raditional media on
the continent, indeed, the world, is in
a state of flux as it is
under both political
and economic siege.
Direction is being desperately sought in a
world reeling from disruption. Media houses
across the region are having to contend
with low performing economies, shrinking newsrooms, poor working conditions
against increasing costs, reduced advertising revenue, drastically reduced print
runs, stiffer competition, hostile governments, constricting media legislation and
to top it all, increasing corruption and
unethical behaviour within the sector itself.
Audiences are being captured by news
downloaded off social media platforms
that offer content at a dizzying pace
packaged in a format that appeals to diverse audiences and can be consumed
in seconds. The media is having to find
relevance in a world mesmerised by
technology and more engaged with
news on social media platforms, be it
real or fake. News is being shared at
lightning speed and by the time it is refuted, it has crossed borders and even
Building, and in some cases reviving,
good solid investigative journalism to
ensure sustainability and relevance is
both a solution and an obstacle. Often
the investigative stories highlight corruption in the public sector, or the finger
points at public officials, which brings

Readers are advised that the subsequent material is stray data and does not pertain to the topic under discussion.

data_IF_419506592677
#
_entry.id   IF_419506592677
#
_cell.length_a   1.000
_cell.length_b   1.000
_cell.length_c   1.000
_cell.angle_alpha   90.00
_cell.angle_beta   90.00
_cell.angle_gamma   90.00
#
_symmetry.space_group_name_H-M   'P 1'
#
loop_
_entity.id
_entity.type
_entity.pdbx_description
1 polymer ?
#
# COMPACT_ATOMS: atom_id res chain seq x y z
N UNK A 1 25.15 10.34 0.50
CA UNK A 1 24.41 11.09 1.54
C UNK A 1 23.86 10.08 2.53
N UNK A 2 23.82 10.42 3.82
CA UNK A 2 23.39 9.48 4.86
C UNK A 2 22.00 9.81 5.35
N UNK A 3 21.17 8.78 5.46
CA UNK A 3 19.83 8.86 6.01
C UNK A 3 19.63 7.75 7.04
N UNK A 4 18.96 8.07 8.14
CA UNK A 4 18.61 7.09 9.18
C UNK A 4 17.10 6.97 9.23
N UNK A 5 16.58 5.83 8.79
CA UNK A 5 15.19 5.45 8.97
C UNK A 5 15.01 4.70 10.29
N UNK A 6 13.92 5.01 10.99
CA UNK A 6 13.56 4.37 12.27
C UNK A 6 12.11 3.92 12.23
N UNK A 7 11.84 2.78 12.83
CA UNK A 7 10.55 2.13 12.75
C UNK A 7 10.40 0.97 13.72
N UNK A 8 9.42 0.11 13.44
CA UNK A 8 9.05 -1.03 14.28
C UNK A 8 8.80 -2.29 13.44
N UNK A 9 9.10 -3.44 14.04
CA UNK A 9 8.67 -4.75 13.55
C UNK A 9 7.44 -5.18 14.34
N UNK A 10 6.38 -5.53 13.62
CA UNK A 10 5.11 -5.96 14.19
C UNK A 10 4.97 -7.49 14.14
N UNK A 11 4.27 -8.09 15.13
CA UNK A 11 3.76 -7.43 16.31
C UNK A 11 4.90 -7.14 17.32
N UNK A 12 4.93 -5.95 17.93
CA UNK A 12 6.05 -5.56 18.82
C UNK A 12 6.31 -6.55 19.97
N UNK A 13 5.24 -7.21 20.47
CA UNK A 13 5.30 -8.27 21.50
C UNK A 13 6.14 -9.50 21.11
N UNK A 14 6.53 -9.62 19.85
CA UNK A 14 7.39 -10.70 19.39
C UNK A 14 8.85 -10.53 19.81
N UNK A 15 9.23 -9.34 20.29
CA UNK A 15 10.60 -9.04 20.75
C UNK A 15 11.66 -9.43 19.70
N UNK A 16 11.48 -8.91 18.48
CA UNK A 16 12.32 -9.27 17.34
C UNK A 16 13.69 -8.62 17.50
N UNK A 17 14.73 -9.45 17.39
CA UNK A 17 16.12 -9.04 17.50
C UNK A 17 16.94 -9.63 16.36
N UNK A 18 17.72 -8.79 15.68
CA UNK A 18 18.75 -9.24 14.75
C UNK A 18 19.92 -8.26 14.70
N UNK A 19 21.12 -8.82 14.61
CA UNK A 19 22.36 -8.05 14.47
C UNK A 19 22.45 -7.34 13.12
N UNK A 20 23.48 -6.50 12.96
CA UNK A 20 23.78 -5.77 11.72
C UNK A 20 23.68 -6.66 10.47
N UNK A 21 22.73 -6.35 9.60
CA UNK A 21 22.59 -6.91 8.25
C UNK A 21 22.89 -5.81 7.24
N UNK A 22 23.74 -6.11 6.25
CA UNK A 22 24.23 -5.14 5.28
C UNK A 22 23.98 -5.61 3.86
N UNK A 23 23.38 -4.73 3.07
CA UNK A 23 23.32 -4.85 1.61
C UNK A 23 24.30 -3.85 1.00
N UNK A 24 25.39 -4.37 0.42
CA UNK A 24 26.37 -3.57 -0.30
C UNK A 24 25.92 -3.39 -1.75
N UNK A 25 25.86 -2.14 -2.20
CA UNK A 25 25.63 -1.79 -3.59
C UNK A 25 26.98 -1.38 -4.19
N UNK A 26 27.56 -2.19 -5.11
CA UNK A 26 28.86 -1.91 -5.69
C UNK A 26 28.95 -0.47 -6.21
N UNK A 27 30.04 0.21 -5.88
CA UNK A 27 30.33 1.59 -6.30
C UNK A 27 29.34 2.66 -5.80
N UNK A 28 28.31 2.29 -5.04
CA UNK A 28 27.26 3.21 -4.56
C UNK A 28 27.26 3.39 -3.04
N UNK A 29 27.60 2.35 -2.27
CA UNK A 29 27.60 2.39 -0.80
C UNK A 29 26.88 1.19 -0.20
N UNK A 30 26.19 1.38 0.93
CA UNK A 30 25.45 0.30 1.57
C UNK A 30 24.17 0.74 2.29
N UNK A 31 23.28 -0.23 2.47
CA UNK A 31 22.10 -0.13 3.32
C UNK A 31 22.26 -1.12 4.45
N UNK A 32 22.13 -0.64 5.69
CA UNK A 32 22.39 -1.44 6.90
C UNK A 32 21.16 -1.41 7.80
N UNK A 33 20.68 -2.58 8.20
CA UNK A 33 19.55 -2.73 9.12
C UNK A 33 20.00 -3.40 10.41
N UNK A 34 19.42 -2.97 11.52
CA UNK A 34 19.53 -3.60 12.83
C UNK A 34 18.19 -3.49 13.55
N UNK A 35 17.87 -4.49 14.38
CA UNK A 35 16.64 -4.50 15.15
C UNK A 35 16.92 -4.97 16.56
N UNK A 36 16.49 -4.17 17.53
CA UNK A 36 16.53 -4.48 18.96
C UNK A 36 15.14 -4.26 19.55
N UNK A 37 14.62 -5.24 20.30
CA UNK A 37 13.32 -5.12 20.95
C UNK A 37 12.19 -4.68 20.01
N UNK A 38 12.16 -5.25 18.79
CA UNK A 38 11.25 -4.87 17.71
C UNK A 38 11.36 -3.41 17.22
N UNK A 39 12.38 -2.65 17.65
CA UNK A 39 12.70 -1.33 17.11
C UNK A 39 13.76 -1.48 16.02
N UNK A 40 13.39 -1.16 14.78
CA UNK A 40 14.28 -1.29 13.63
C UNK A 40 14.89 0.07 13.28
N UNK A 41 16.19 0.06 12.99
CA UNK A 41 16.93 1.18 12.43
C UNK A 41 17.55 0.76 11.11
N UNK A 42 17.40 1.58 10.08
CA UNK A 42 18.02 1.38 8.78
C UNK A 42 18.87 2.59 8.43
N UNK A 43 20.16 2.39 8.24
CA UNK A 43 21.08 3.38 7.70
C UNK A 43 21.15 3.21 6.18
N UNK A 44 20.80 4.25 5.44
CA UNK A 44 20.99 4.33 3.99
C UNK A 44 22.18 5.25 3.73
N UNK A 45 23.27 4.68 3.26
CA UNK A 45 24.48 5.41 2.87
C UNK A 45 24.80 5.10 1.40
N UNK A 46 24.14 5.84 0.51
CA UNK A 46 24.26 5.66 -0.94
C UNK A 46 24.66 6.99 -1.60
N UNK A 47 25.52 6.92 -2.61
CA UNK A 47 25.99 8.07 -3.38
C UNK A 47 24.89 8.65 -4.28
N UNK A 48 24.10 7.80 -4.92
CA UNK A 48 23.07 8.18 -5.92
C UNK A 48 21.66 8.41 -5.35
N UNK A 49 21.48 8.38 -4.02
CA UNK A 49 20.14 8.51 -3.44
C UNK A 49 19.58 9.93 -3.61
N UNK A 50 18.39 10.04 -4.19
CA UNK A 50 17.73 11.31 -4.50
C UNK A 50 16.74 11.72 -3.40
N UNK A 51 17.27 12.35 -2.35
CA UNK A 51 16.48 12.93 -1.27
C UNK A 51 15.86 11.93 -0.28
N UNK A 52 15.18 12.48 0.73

the media into direct confrontation with
governing elites. The media then are under direct threat from people willing to
abuse their power.
The contestation between States and the
media sector has intensified on the legislative front with governments in countries through the SADC region finding
insidious ways to curtail the influence
and reach of the media.
Through the guise of ensuring protection of citizens from computer related
crimes, governments across the region


So This is Democracy? 2016

have either enacted legislation or are tabling it, to regulate online content and
curb freedom of expression.
The onslaught against the media has
expanded and extended to include citizens who have exercised their freedom
of expression rights in different ways
and through a variety of actions in a
number of countries. This increase in
citizen agency has been met with harsh
and brutal reprisals by Governments.
A disconcerting development is the
shift by journalists on what used to be
agreed positions in the region. In both
Angola and Tanzania, journalists have
welcomed content in legislation that requires journalists to be licensed - a form
of authorisation to practice journalism
based on specific educational specifications. Sections of the media sector in the
two countries welcome this on the basis
that it will raise journalistic professional
standards. Is the idea catching on, in a
region where media freedom organisations use to pride themselves on fighting to remove all obstacles to freedom
of expression and freedom of the press?
Not all is lost, though.
A cause for celebration is the sustained
and vigorous 12 year campaign, spearheaded by MISA Malawi which finally
gave birth to an Access to Information
Act being passed by Parliament at the
end of 2016.
In Botswana, the 16th of March was a
historical day for the Lesbians, Gays &
Bisexuals of Botswana - LEGABIBO after the organisation won a court case in
which the State was instructed to register and officially recognize the sexual
minorities’ body.
The thawing of relations between the
Swazi government and the media was
another welcome change. This was in
part, due to the engagement by the Special Rapporteur on Freedom of Expression, Pansy Tlakula with government on
issues relating to freedom of expression,
media freedom and access to information.

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